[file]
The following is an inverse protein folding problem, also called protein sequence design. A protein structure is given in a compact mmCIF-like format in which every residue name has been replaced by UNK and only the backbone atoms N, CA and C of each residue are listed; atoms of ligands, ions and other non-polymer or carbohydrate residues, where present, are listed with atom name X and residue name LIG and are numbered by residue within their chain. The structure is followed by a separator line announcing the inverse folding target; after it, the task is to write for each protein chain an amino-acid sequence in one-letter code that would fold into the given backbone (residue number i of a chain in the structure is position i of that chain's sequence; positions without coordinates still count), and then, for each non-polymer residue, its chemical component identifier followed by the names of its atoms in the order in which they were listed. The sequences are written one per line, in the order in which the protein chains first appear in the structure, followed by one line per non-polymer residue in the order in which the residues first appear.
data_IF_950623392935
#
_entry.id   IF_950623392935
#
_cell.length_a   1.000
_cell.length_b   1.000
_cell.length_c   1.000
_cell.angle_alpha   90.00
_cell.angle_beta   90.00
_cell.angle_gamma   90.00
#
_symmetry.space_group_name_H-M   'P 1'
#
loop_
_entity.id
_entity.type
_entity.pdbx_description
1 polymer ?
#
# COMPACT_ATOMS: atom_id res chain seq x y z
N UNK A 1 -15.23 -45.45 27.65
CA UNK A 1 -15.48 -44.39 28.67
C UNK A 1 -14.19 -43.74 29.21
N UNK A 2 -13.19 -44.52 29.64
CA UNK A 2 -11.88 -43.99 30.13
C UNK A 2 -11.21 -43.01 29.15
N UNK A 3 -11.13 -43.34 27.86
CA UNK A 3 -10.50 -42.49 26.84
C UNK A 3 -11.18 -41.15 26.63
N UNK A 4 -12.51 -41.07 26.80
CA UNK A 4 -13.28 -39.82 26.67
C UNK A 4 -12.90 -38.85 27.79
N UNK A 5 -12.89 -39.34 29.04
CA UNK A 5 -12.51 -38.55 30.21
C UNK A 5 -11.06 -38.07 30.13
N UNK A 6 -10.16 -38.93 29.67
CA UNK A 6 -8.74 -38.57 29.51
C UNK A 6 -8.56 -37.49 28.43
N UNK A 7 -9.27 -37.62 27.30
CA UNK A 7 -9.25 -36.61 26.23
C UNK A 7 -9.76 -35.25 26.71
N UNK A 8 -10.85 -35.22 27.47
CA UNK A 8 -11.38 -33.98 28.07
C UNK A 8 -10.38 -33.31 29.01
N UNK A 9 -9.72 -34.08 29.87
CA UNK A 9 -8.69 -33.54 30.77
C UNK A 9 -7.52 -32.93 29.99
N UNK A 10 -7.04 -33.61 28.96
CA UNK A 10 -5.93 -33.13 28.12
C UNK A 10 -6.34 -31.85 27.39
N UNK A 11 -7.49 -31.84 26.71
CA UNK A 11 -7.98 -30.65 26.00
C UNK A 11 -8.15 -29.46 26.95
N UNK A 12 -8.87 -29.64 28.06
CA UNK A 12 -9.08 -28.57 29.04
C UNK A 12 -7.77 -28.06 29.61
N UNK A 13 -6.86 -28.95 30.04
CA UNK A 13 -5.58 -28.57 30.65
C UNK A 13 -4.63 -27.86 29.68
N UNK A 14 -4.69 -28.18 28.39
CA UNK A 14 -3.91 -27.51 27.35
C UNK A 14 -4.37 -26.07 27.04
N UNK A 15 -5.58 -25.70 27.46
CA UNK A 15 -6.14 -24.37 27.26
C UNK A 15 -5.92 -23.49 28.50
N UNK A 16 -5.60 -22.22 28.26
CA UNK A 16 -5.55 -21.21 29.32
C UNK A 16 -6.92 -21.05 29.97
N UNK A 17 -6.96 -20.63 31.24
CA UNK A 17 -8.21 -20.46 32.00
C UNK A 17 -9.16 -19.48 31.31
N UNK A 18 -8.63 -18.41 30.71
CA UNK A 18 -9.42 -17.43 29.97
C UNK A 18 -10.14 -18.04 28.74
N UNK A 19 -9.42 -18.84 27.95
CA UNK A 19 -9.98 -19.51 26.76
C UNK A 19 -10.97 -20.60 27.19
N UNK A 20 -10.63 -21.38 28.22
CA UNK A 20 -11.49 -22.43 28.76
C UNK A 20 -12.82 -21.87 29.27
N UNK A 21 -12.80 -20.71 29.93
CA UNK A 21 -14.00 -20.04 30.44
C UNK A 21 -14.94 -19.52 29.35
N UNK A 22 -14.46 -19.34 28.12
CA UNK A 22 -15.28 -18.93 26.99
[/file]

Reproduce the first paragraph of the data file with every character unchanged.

The following is an inverse protein folding problem, also called protein sequence design. A protein structure is given in a compact mmCIF-like format in which every residue name has been replaced by UNK and only the backbone atoms N, CA and C of each residue are listed; atoms of ligands, ions and other non-polymer or carbohydrate residues, where present, are listed with atom name X and residue name LIG and are numbered by residue within their chain. The structure is followed by a separator line announcing the inverse folding target; after it, the task is to write for each protein chain an amino-acid sequence in one-letter code that would fold into the given backbone (residue number i of a chain in the structure is position i of that chain's sequence; positions without coordinates still count), and then, for each non-polymer residue, its chemical component identifier followed by the names of its atoms in the order in which they were listed. The sequences are written one per line, in the order in which the protein chains first appear in the structure, followed by one line per non-polymer residue in the order in which the residues first appear.